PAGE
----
They point to economic indicators, saying the government was able to conduct an overall coherent economic policy, managing to get inflation down to 11 percent from 131 percent two years ago and increasing, for the first time after six years of decline, the country's Gross Domestic Product (GDP).
In a report this month, the Organization for Economic Cooperation and Development (OECD), predicted a GDP growth of 0.5 percent by the end of the year, rising to three percent in 1998.
Minister Without Portfolio Yevgeny Yasin says Russia's economy, despite its ups and downs, is "healthier than it had been forecast at the beginning of the year and industrial output has risen by around two percent."
Rory MacFarquhar of the Russian-European Center for Economic Policy agrees that "substantial progress was achieved on a lot of fronts," but says that "strong resistance to sound market reform remains."
All observers say the goal remains to secure tax collection and impose tax discipline, particularly among corporate tax evaders.
As the World Bank last week announced that its board of directors had approved restructuring loans totaling $1.6 billion dollars for Russia, the influential rating agency Standard and Poor said it was downgrading Russia's credit rating outlook from "stable" to "negative."
The agency said in a statement that "the change in outlook reflects worsening fiscal pressures, heightening Russia's vulnerability to changes in investors' confidence in deteriorating global capital markets."
Yeltsin, whose bad health this month has been another source of instability for the markets, was back to his Kremlin office by year's end after recovering from a cold and a viral infection that kept him in a sanatorium outside Moscow since December 10.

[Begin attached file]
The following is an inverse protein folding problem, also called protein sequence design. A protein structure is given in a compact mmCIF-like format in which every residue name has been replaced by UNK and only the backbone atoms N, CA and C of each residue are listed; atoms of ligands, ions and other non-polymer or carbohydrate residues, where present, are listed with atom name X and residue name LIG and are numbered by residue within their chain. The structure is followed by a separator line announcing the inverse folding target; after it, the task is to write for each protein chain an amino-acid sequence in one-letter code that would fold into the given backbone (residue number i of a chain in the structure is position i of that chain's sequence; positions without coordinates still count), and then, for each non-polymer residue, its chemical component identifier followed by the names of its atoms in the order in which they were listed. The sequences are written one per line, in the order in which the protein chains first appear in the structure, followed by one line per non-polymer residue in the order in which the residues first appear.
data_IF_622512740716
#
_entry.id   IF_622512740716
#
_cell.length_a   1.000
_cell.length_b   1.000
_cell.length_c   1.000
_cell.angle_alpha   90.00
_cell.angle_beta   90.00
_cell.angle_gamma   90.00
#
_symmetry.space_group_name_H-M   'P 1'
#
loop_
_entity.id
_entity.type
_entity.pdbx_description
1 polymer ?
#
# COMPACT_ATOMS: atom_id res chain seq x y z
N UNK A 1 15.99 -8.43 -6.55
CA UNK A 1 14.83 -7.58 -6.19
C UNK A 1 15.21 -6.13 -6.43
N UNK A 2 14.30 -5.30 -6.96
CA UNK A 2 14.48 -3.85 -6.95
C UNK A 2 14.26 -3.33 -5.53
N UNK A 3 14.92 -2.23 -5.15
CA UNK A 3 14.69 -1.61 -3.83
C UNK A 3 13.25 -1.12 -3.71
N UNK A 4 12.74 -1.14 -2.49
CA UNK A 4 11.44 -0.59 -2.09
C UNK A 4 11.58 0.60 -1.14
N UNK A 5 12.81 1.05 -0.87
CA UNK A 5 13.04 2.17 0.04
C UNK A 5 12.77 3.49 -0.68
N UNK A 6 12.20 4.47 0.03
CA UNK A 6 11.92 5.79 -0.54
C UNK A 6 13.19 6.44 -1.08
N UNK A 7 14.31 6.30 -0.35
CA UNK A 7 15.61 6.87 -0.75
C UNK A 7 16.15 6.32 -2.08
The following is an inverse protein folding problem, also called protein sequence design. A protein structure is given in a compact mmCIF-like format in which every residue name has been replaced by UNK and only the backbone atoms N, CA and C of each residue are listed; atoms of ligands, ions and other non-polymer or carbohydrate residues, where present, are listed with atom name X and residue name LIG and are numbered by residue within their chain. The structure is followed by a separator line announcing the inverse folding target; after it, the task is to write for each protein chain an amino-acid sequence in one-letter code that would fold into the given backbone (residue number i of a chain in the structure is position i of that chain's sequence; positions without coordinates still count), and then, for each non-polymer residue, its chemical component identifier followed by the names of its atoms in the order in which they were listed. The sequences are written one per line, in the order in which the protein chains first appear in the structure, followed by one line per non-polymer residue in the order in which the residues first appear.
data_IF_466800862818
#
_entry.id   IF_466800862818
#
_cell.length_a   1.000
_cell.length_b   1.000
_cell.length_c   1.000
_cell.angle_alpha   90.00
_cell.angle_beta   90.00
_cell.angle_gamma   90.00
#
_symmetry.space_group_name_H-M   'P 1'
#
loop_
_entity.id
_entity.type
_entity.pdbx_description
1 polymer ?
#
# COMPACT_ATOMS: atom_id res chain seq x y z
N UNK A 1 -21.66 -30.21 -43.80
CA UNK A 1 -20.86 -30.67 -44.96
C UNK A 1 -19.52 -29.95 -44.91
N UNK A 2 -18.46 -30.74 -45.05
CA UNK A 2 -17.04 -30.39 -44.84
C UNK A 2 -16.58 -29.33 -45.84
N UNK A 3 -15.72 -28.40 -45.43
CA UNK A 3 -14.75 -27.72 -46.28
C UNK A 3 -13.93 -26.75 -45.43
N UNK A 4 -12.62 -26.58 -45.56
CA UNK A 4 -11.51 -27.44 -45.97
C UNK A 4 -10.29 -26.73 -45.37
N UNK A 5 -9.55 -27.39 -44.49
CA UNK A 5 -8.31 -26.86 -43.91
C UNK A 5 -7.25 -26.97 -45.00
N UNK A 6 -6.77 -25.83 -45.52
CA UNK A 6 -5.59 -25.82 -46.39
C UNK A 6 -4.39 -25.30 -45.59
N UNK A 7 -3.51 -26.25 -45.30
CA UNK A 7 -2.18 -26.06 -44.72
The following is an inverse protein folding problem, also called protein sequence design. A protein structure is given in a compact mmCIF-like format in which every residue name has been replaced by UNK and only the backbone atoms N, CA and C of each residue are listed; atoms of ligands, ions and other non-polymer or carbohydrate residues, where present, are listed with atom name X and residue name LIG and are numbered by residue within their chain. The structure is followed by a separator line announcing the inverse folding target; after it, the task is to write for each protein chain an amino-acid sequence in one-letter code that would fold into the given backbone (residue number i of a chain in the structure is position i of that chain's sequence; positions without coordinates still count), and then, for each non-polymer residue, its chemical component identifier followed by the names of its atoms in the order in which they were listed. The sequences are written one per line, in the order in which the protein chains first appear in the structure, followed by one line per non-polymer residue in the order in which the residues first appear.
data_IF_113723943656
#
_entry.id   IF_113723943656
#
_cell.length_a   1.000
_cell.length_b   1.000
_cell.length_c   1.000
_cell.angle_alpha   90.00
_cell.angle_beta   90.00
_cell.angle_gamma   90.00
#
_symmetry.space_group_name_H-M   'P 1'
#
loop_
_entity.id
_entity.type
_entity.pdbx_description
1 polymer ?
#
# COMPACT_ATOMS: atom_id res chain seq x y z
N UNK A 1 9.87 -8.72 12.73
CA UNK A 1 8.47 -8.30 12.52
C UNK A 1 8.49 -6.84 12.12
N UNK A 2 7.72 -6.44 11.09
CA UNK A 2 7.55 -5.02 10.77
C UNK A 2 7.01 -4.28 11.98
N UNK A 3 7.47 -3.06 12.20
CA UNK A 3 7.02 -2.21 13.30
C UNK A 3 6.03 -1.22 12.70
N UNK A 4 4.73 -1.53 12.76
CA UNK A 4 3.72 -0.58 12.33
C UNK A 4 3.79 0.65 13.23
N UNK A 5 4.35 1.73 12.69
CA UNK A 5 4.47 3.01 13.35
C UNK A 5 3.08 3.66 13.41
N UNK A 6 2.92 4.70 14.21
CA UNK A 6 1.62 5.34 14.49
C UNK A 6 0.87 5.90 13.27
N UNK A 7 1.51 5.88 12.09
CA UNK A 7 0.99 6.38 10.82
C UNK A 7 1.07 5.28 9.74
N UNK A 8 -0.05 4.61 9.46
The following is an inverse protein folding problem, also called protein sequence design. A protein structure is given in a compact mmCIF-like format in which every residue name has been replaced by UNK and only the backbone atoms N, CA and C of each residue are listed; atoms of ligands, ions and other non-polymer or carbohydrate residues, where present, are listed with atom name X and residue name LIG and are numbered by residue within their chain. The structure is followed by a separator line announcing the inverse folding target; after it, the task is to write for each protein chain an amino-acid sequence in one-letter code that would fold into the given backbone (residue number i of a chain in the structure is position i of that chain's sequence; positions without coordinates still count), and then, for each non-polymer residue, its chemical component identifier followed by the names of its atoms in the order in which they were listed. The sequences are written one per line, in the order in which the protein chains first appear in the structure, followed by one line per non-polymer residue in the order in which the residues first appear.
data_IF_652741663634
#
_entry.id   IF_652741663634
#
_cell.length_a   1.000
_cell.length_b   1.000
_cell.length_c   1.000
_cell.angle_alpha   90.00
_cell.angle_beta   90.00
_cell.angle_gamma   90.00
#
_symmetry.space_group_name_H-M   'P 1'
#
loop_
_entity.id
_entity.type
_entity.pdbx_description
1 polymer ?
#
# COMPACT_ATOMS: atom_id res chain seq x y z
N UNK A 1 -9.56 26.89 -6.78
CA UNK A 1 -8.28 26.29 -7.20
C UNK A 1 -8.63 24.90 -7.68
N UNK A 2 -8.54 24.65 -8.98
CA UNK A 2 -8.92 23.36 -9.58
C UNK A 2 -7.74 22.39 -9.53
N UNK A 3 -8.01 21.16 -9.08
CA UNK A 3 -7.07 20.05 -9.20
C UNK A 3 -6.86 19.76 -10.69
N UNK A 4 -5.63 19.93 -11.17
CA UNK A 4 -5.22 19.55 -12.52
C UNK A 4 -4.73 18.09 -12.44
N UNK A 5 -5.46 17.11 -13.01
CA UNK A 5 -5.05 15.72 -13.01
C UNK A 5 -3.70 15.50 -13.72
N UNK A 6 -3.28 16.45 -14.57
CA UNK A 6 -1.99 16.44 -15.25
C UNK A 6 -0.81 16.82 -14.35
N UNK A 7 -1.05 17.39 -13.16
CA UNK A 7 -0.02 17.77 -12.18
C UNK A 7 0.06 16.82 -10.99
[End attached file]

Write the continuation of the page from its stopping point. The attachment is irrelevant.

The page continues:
Yeltsin said he is ready to tackle economic and social issues before the end of the year, and scheduled a meeting of the Round Table that includes, apart from himself and Chernomyrdin, the Chairmen of the two parliamentary chambers and leaders of parliamentary factions.
However, Piontkovsky says Yeltsin's "state of mind is a source of concern lately, as much as the state of his health."
During a recent state visit to Sweden, observers noted that Yeltsin, who enjoys revealing new international initiatives during his trips abroad, was out of synchrony with issues.
Piontkovsky describes Yeltsin's behavior as "increasingly incoherent." He expresses the concern that Yeltsin's apparent shift of preferences, from the strong backing of Chubais and Nemtsov that he showed until summer, to a more recent, conciliatory tone towards his Communist opposition, may be a sign of the President's "growing intellectual fatigue."
Nemtsov said during a recent RFE/RL program that the alleged influence of the President's court and family "always exists, of course, no matter whether the head of state is called president or czar."
In the case of Yeltsin, Nemtsov said that "the court takes decisions and makes mistakes, like any other court does." However, he added, "the President's entourage can hardly influence his decisions to a large degree." And, in an apparent reference to businessman Berezovsky, Nemtsov went on to say that "those claiming to have influence upon Yeltsin's family simply engage in wishful thinking."
As tensions among top cabinet members increased, the relationship between Yeltsin and his parliamentary foes, notably in the Communist and nationalist-dominated Duma, was getting more and more friendly, at least on the surface. In the name of political stability, Yeltsin showed a new ability to establish a dialogue with Communist leaders.
This compares to the harsh methods he used in his fight against the rebel Supreme Soviet in 1993. A unnamed Duma official tells RFE/RL that "both Yeltsin and the Communist learned a lesson in 1993, and now they understand that negotiating is always more profitable than creating standoffs."
Deputies seemed, on several occasions this year, to be relatively easy to persuade to follow Yeltsin's lead. However, many important items of legislation are still awaiting debate as Communist leaders seem to understand the advantage waiting and hoping for a better bargain.